The Schistosoma mansoni genome sequence (v3.0 of the sequence assembly) contains approximately 16,757 di-nucleotide repeats (≥8 perfect repeats) and 4,976 tri (≥7 perfect repeats) and 1,422 tetranucleotide repeats (≥6 perfect repeats). Some of these have been previously used for population studies of S. mansoni, while 243 markers have recently been used to generate a genetic map for this organism [2]. Furthermore, multiple SNP polymorphisms are present in the genome sequence data and from examination of EST sequences [17]. MDA gives researchers the ability to genotype many hundreds of microsatellite or SNPs from single miracidia. Hence, genome-wide studies of genetic variation are now feasible. We anticipate that genotyping of miracidia after WGA will allow detailed studies of parasite population genetics at a variety of spatial scales, improving our understanding of mating systems and transmission dynamics of this parasite. Genome-wide genotyping of miracidia could also be used to systematically search for genome regions that have been exposed to strong selection, for example by drug treatment, and for genome-wide association studies of schistosome traits of biomedical importance.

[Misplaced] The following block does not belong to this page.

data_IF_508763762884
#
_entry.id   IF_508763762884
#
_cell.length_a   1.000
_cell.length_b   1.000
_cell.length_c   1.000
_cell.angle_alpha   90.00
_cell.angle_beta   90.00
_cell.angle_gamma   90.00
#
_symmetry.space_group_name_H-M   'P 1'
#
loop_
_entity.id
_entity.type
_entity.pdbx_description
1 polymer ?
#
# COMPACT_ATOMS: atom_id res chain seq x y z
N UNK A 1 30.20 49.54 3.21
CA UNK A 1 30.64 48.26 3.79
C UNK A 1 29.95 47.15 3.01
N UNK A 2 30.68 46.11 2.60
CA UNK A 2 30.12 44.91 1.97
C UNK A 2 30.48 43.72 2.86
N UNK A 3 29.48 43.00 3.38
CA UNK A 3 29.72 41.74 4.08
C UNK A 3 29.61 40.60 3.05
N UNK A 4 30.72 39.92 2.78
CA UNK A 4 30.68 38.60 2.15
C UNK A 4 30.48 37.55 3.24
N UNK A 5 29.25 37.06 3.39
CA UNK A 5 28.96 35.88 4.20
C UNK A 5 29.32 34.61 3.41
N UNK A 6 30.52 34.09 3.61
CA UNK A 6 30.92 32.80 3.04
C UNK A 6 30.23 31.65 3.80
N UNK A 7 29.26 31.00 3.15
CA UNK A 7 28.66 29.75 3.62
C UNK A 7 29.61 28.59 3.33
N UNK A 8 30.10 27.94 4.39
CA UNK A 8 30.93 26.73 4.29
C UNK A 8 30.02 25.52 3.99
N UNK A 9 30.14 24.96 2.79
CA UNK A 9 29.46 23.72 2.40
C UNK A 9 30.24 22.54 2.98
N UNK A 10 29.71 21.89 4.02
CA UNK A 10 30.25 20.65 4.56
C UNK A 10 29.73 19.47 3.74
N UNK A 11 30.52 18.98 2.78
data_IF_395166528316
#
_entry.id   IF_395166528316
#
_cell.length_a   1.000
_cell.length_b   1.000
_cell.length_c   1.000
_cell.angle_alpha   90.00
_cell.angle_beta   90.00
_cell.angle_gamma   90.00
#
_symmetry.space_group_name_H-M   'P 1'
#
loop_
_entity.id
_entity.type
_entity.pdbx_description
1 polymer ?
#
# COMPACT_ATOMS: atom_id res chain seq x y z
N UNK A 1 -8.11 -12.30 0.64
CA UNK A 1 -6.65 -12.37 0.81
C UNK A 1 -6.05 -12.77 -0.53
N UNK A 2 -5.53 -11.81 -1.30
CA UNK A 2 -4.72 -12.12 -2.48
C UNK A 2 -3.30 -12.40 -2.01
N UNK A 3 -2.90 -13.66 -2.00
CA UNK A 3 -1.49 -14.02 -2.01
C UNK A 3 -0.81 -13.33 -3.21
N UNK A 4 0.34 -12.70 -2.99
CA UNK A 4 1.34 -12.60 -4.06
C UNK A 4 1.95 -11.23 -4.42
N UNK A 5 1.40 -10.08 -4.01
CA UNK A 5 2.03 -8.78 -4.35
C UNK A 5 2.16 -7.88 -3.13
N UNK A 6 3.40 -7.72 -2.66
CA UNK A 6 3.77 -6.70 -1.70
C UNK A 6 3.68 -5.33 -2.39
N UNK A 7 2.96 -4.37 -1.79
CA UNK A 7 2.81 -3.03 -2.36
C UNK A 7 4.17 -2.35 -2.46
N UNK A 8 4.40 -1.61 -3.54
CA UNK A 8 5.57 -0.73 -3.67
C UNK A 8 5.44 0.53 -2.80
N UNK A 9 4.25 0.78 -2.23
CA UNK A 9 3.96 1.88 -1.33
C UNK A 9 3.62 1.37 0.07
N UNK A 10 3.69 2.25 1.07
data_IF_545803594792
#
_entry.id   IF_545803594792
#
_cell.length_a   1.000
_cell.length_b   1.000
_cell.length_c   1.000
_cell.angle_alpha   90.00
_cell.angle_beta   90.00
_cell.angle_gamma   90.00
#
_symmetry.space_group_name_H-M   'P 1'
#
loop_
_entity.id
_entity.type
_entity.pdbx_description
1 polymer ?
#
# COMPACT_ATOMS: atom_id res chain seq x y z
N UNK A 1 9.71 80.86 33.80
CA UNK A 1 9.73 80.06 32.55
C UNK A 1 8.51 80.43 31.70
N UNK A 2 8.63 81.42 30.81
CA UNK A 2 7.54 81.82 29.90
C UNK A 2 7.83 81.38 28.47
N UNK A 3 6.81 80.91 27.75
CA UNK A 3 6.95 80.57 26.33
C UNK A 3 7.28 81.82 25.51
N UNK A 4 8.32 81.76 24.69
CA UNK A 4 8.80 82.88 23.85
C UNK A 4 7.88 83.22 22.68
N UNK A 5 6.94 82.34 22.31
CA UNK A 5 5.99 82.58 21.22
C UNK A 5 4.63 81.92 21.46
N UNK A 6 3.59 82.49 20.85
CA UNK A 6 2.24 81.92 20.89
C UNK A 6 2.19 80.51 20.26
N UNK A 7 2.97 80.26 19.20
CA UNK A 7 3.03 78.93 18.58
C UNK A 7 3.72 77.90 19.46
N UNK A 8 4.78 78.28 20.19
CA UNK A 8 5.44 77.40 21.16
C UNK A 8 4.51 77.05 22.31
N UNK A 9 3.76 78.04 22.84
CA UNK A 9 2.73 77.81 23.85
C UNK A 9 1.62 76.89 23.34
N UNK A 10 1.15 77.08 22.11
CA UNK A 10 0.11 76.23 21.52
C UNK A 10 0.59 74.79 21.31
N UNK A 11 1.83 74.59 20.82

Supplementary Material

Acknowledgments

Supported by NIH R21 AI072704 (TJCA), SFBR Forum Grant (CDC), NIH Training Grant D43TW006580 (PTL), and NIH schistosome supply grant AI30026. The molecular work at the Southwest Foundation for Biomedical Research was conducted in facilities constructed with support from Research Facilities Improvement Program Grant C06 RR013556 from the National Center for Research Resources, National Institutes of Health. We thank the following: the Wellcome Trust Sanger Institute for providing the genome sequence and repeat masked sequence; Matt Berriman and Najib El-Sayed for genome support; and Guilherme Oliveira for supplying the LE line.

Footnotes